Tribute to the Fallen
An oldies tribute to the Viet Nam veterans
One of the reasons I love music is that there is a genre or song for almost any occasion or life event that we can all relate to. Happy times, sad times, and current events of a particular time and era can all be reflected in song. Some people write music, some write about it, some perform it, and some, like myself, play it, promote it and share it for the world to enjoy, regardless of individual interpretation of life.
Published on LatinoLA: March 15, 2004
Music is one of the most significant keepers of history available in our society.
So it was recently that I was fortunate to have as a return guest on my show author Ruben Molina ("The Old Barrio Guide to Lowrider Music"), as he joined me in a well-deserved & long overdue musical tribute to Chicano Viet Nam veterans. Ruben also showcased some rare & hard to find Oldies ballads from his extensive collection ? some which I had never heard ? that were recorded during that era.
Interestingly, some of these songs were banned from American airplay during the war as their beautifully arranged, albeit descriptive, lyrics were seen as counter to the American war effort, and tugged at the heartstrings of the Chicano & Black community, who gave up many of their beloved sons, husbands, brothers during the Viet Nam conflict.
Like myself, Ruben is a U.S. Marine Corps veteran of the Viet Nam era. He shared some of his experiences of the time, many which inspired him to begin collecting these rare songs. Both of us shared how these songs affected us emotionally, not just because of our experiences as young men at the time, but also because of the many young Chicanos who proudly marched off to war in support & defense of their country and never came back.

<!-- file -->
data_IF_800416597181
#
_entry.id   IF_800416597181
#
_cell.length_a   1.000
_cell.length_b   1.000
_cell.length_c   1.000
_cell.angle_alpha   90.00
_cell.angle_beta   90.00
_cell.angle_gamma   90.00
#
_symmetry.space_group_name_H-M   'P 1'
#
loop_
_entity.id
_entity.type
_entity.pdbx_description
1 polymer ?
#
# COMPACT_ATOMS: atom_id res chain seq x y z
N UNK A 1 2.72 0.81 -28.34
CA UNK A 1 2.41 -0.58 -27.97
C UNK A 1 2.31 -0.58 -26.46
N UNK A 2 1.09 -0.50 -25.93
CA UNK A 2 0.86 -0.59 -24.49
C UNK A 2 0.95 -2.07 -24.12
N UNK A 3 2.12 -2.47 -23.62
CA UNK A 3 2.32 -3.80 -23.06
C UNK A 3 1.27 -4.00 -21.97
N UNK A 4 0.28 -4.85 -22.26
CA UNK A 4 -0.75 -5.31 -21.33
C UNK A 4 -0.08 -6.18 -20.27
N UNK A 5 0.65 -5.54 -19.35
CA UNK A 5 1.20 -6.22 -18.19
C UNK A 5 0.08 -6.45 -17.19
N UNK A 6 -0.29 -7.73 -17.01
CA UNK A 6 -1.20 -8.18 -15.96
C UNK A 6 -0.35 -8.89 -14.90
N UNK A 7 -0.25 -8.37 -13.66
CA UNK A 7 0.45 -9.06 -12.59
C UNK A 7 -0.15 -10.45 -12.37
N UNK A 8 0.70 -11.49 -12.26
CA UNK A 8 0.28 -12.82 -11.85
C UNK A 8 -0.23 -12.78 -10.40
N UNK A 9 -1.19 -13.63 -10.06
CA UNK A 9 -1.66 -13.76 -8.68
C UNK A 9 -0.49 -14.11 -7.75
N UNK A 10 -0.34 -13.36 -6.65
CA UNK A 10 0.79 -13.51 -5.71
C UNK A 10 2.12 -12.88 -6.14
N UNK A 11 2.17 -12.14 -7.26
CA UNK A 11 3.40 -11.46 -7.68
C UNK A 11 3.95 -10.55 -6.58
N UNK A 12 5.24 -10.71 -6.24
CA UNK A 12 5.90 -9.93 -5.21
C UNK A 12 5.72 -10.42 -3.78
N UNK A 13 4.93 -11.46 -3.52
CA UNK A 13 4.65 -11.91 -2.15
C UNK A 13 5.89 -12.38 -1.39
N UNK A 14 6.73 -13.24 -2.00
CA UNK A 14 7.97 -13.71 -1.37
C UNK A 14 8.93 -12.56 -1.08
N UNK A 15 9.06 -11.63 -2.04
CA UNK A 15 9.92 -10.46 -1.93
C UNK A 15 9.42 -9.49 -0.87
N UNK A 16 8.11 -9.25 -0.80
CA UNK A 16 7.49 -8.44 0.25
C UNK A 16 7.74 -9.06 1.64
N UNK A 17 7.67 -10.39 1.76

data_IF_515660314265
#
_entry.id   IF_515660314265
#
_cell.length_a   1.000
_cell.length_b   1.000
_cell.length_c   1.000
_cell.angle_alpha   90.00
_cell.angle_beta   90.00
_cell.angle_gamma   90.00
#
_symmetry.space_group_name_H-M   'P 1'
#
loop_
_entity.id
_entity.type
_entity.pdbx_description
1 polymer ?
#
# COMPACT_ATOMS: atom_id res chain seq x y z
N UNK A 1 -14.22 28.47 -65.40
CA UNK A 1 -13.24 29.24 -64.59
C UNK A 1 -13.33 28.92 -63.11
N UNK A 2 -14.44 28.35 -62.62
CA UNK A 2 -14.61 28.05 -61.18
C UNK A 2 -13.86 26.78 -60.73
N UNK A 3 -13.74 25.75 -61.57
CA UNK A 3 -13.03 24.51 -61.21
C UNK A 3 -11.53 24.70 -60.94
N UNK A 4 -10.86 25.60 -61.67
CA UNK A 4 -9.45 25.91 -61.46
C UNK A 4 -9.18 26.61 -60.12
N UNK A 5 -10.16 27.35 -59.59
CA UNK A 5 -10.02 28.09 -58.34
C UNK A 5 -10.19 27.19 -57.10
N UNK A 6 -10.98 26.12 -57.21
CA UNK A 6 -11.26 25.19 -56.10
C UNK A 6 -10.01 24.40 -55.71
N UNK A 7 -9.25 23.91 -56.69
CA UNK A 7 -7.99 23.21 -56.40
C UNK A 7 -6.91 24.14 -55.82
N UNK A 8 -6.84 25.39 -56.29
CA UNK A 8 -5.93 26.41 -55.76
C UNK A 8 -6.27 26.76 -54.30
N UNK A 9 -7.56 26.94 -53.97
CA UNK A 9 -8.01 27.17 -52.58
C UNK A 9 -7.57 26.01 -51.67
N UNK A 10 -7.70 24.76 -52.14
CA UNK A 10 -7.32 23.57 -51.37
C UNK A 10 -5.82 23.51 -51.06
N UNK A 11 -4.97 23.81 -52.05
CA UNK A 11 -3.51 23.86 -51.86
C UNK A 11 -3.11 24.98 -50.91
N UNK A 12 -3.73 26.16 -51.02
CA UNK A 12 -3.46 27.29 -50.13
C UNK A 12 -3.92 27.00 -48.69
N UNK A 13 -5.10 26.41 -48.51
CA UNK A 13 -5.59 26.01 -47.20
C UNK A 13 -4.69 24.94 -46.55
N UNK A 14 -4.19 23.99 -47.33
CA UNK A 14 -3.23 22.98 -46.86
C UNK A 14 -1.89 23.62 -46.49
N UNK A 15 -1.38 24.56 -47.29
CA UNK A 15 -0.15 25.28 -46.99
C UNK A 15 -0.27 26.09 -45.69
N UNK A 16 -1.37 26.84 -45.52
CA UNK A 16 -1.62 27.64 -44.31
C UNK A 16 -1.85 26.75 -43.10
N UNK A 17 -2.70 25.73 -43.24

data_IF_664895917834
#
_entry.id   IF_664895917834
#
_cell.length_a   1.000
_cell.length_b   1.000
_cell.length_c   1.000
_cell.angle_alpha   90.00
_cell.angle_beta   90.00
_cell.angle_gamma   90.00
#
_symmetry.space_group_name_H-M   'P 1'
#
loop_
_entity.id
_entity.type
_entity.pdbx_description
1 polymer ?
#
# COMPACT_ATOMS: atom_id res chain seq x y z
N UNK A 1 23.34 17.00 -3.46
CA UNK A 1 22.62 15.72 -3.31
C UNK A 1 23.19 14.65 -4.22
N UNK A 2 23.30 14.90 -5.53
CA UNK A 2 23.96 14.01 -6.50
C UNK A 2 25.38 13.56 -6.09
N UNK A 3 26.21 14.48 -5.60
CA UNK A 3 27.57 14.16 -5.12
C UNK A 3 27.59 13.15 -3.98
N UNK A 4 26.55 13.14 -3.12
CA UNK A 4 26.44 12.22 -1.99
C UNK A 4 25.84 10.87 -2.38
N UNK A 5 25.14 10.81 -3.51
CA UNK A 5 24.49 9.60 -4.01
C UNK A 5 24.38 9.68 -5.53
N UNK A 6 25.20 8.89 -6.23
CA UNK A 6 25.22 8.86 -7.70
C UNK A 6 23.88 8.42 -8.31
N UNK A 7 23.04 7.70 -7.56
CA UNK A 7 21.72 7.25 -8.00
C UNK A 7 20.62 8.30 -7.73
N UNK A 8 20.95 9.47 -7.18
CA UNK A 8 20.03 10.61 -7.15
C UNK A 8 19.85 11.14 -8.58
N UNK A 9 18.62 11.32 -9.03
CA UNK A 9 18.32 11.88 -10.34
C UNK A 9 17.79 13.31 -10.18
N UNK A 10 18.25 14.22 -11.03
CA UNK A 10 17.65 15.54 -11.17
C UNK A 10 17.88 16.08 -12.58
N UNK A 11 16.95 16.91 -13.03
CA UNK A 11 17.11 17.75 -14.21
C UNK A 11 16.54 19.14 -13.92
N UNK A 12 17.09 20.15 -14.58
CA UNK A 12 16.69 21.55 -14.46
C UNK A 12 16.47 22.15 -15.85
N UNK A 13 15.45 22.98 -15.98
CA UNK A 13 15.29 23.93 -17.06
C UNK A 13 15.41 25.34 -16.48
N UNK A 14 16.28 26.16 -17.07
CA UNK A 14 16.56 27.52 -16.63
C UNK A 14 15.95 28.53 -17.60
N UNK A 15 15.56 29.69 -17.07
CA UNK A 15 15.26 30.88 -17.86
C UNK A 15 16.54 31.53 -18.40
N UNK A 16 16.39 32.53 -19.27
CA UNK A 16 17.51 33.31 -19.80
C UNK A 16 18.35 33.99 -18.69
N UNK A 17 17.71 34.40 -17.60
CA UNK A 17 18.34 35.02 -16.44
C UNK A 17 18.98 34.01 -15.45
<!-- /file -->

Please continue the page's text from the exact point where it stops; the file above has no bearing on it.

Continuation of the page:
Their legacy is forever memorialized in the Chicano Movimiento of the late 1960's-early 1970's.
As the show progressed, we were joined by Chicano comedian Gilbert Esquivel, who was gracious enough to accept my last minute invitation to come on the show, despite his hectic schedule.
Known for always being a "crack up," Gilbert hit a serious note by proudly stating that his uncle, Roy P. Benavides, was a Congressional Medal of Honor recipient during the Viet Nam conflict, had recently had a U.S. naval ship commissioned in his name, and was the inspiration for the first Chicano-inspired action figure toy in the United States, the Sargeant Major Roy P. Benavides G.I. Joe. Ruben & I could see the pride in Gilbert's eyes as he described how proud his family was of his uncle, who served in the U.S. Army Special Forces. Right on, homes! Gilbert is also in the planning stages of a musical-comedy show that will reflect the time era, and give tribute to the Viet Nam Veterans of America. The 411 will be available here on LatinoLA.com , so stay tuned, Mi gente.
The station received many calls, and I received many e-mails, from listeners from different parts of the country just to say "Thanks."
It is I who wish to say thanks, to all my brother veteranos, past, present & future , who put their lives on the line in defense of our Country, without hesitation, to keep the freedom of us all safe and intact.
Thanks, Ruben. Thanks, Gilbert. ?Si se puede, carnales! Keep it alive forever!
Ruben Molina can be reached at : http://www.mictlan.com
Gilbert Esquivel can be reached at: http://www.eastsidecomedy.com
Frankie Firme spins the finest Chicano style Oldies but Goodies in the World, live, every Thursday at 6:oo pm, (west coast time) only on http://www.kclafm.com